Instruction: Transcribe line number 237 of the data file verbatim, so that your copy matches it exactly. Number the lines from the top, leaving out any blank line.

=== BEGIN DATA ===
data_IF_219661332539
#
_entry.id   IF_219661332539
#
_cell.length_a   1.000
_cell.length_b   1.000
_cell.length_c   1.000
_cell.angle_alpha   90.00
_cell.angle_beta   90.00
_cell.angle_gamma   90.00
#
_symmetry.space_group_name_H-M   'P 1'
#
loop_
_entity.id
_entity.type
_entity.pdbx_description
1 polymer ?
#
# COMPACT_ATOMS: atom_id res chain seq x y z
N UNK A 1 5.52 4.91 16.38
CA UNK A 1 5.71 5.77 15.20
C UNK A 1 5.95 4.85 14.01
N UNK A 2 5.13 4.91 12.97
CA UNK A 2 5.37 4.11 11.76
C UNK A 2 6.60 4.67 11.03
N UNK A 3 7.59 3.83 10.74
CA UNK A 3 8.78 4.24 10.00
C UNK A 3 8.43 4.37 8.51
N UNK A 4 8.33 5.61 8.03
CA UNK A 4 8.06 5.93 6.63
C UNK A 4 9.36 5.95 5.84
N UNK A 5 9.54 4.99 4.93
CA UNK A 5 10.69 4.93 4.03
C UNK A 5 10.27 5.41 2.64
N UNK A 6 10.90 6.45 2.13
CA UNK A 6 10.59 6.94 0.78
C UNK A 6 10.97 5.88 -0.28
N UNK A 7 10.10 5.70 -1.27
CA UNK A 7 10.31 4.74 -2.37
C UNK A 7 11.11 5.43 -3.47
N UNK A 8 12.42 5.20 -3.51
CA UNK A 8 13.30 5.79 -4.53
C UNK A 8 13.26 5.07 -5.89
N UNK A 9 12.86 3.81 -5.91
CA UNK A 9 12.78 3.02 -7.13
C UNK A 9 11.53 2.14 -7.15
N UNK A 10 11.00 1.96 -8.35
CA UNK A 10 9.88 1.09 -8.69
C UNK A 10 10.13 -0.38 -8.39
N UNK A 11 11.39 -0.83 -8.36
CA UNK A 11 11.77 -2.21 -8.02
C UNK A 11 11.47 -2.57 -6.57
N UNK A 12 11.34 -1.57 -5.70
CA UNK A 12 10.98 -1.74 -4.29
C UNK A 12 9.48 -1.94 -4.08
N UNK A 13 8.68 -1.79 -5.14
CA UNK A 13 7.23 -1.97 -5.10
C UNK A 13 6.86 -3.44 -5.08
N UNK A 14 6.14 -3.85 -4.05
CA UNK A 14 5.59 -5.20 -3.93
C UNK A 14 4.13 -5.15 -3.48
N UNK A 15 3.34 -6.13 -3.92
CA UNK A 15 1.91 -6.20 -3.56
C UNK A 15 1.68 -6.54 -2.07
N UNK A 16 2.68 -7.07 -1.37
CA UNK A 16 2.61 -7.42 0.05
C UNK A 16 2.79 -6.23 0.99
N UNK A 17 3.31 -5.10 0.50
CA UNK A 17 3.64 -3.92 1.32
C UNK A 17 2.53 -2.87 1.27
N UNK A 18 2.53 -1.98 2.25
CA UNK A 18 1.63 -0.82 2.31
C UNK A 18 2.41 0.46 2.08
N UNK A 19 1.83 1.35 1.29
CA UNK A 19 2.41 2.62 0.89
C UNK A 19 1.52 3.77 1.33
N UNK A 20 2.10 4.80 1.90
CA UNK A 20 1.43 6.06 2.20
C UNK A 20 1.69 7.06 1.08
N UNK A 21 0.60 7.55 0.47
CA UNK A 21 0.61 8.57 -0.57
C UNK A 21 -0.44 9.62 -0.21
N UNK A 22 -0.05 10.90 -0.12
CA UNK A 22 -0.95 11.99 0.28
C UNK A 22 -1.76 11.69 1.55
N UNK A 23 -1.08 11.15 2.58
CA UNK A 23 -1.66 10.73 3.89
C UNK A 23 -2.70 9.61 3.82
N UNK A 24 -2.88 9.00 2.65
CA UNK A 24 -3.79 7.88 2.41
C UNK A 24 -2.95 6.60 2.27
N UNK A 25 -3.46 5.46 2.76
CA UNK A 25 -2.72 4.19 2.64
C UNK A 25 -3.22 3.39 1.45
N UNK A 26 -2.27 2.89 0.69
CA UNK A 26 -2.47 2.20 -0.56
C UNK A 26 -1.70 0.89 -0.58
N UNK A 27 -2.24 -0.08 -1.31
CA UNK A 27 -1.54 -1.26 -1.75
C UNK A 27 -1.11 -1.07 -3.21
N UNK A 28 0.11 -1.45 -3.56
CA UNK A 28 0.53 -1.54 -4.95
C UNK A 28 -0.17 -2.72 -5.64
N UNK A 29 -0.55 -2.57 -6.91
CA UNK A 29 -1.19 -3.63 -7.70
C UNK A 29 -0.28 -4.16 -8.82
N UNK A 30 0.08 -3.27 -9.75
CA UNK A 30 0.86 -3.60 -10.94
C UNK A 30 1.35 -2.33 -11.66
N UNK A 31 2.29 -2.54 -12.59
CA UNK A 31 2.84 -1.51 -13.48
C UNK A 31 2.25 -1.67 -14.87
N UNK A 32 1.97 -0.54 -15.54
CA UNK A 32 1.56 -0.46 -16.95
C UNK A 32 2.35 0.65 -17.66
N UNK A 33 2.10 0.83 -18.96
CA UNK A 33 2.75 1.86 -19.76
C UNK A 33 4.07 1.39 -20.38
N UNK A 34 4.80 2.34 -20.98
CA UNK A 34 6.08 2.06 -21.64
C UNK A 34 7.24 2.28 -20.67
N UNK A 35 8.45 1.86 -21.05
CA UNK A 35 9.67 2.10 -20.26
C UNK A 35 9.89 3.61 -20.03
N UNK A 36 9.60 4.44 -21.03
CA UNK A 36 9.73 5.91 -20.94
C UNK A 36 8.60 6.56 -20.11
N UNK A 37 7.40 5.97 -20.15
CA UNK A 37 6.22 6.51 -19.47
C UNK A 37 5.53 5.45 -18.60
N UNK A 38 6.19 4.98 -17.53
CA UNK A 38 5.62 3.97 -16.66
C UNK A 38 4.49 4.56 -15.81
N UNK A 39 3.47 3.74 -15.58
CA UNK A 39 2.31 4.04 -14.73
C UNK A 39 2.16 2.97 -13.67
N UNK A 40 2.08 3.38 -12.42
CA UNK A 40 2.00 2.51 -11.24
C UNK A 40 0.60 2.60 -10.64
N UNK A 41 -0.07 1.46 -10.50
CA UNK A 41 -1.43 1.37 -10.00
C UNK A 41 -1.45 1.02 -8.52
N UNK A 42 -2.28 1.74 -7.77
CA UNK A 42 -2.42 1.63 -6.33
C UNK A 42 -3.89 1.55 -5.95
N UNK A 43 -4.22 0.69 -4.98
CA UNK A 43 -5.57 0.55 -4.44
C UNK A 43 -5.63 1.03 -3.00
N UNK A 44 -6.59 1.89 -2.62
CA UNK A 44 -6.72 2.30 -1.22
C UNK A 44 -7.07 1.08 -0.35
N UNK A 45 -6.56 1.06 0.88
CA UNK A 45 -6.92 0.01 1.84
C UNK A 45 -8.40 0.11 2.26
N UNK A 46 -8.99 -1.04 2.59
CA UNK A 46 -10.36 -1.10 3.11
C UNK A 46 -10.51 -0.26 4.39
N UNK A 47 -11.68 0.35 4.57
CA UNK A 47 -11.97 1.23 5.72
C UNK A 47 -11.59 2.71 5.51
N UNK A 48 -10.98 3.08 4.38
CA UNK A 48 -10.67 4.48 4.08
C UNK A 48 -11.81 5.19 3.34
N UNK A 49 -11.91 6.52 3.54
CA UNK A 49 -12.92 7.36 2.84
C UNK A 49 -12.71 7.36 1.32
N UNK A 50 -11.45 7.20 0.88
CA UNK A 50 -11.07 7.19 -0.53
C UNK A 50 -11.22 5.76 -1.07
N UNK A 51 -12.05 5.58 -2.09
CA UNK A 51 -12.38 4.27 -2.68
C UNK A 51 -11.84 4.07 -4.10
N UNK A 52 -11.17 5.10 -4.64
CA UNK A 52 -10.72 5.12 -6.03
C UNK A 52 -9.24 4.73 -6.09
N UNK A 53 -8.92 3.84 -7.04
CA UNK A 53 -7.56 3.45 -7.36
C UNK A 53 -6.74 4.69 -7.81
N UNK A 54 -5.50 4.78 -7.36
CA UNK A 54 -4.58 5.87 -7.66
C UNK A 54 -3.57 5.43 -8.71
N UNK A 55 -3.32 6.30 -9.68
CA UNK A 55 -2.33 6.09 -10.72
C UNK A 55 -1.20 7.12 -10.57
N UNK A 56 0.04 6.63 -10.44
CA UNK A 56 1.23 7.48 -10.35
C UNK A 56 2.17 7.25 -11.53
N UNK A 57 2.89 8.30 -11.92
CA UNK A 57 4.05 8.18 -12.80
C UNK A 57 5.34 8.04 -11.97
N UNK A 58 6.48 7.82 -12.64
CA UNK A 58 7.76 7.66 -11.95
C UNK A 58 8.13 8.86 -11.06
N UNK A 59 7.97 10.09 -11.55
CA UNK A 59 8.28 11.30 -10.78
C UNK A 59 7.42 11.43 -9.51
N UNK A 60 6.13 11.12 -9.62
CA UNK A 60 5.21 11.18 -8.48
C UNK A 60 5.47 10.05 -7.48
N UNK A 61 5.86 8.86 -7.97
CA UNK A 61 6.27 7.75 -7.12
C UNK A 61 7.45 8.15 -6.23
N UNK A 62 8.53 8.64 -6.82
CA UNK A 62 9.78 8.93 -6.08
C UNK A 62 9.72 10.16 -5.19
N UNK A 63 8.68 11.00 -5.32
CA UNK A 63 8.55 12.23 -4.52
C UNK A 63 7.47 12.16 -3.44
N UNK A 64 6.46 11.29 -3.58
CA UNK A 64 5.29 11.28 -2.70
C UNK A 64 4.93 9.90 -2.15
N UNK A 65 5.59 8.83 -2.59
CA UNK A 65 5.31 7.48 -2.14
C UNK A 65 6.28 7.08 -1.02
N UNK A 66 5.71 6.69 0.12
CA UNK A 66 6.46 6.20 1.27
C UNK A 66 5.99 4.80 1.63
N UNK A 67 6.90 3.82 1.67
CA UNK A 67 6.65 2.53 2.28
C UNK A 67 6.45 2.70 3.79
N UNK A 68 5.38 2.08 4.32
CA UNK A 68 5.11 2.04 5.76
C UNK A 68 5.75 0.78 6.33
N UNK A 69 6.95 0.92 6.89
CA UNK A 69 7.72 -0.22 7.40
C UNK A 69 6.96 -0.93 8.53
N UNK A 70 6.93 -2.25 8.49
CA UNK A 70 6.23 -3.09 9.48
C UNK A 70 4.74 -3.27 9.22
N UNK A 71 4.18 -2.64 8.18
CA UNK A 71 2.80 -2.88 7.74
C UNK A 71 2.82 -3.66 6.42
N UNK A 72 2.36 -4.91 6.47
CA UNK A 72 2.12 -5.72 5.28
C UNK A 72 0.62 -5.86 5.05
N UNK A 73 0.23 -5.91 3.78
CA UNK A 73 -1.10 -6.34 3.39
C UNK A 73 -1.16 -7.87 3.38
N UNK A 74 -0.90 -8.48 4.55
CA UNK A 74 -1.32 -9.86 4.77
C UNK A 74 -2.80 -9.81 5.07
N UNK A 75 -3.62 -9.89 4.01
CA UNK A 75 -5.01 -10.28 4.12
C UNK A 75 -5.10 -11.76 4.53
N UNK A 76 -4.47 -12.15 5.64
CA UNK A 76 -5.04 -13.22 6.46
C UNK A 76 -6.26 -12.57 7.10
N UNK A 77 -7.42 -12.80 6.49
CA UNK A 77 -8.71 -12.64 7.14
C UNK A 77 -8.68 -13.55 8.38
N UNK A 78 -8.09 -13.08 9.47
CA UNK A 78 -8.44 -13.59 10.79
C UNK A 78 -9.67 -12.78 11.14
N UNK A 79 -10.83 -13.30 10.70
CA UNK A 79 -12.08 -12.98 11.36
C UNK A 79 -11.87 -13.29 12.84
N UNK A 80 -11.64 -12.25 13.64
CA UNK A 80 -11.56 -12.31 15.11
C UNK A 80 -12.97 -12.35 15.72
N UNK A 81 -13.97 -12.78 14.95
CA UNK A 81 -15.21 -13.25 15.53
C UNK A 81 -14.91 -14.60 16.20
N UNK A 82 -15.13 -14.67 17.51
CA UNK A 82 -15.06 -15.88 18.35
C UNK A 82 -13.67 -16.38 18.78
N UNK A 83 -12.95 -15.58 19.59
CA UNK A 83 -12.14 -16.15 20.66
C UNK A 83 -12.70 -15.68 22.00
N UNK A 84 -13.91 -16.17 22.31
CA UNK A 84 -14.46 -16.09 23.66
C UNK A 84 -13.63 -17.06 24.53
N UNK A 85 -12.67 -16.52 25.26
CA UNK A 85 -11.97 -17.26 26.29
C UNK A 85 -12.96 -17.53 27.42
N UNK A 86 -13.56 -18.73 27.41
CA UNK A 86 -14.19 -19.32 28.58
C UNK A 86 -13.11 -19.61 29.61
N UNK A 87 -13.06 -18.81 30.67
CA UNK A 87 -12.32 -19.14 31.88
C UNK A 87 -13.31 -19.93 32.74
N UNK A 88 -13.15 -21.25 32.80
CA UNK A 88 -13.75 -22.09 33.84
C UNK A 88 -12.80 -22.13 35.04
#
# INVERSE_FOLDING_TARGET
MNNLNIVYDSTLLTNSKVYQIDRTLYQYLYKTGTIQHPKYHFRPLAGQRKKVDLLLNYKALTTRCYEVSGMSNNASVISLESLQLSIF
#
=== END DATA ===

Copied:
N UNK A 73 0.23 -5.91 3.78